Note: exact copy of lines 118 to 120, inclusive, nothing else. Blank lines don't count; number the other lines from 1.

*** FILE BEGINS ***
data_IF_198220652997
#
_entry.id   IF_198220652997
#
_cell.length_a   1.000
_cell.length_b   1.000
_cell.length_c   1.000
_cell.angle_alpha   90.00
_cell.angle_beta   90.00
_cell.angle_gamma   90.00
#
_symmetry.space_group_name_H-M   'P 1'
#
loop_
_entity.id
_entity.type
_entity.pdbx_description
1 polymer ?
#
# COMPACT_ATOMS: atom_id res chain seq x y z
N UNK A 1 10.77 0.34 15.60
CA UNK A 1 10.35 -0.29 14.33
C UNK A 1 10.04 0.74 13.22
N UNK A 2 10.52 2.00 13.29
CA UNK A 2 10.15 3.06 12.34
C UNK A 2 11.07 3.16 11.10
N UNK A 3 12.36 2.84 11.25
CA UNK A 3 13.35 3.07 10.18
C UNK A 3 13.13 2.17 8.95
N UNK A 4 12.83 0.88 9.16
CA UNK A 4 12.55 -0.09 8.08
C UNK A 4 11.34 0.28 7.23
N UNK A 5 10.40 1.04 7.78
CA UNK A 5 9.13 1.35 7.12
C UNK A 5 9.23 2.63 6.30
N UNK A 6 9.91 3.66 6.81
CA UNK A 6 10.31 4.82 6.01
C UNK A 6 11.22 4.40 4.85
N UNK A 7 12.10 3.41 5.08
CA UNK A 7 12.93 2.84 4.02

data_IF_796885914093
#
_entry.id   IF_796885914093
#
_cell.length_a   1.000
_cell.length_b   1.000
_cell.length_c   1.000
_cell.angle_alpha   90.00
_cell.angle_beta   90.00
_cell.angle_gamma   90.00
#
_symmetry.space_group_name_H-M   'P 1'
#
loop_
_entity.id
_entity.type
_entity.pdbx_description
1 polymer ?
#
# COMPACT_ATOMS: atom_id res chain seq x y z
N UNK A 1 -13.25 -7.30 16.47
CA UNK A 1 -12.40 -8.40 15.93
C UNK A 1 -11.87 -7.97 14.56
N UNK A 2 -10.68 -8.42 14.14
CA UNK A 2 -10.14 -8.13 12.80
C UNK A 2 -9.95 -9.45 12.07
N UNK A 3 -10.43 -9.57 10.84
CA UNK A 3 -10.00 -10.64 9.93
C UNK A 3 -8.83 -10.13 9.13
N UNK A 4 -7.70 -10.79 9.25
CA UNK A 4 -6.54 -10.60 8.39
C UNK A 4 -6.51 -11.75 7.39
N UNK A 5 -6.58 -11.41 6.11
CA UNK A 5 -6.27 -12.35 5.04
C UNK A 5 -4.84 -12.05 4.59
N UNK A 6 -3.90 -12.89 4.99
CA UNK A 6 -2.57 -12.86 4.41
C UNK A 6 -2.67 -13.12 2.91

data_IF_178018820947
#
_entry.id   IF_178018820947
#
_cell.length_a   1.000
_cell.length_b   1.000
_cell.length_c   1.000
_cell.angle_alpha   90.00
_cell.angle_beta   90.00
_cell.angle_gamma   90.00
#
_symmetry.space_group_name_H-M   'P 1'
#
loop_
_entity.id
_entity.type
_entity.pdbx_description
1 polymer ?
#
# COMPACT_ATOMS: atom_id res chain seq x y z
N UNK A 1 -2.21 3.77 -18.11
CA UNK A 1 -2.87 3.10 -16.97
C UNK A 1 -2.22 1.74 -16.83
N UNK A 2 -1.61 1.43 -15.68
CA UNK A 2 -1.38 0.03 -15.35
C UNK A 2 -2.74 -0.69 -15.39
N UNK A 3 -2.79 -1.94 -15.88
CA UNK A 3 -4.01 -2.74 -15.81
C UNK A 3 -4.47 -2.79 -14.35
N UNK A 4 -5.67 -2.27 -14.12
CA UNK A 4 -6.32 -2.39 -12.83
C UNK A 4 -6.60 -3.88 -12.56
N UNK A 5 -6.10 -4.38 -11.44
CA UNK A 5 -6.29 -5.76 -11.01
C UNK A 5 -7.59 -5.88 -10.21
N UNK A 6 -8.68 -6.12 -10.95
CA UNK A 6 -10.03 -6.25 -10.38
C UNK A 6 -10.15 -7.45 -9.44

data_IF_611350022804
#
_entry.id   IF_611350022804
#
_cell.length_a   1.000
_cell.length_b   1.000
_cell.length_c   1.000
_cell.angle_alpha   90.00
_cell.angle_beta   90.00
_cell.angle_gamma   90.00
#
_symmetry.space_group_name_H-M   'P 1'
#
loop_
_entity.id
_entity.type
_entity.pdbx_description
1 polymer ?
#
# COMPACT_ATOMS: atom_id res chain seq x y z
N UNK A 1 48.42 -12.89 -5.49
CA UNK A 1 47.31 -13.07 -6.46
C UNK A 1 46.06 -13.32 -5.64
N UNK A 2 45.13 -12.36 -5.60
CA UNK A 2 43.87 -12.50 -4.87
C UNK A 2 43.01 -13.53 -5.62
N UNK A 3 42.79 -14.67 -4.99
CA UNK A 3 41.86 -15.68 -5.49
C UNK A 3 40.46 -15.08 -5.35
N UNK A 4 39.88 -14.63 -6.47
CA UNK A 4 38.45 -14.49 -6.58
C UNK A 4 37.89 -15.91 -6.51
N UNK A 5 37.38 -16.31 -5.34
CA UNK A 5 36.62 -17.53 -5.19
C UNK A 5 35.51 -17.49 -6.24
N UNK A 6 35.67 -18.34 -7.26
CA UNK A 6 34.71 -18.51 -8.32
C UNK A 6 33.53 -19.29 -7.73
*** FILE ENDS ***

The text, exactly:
#
_entry.id   IF_611350022804
#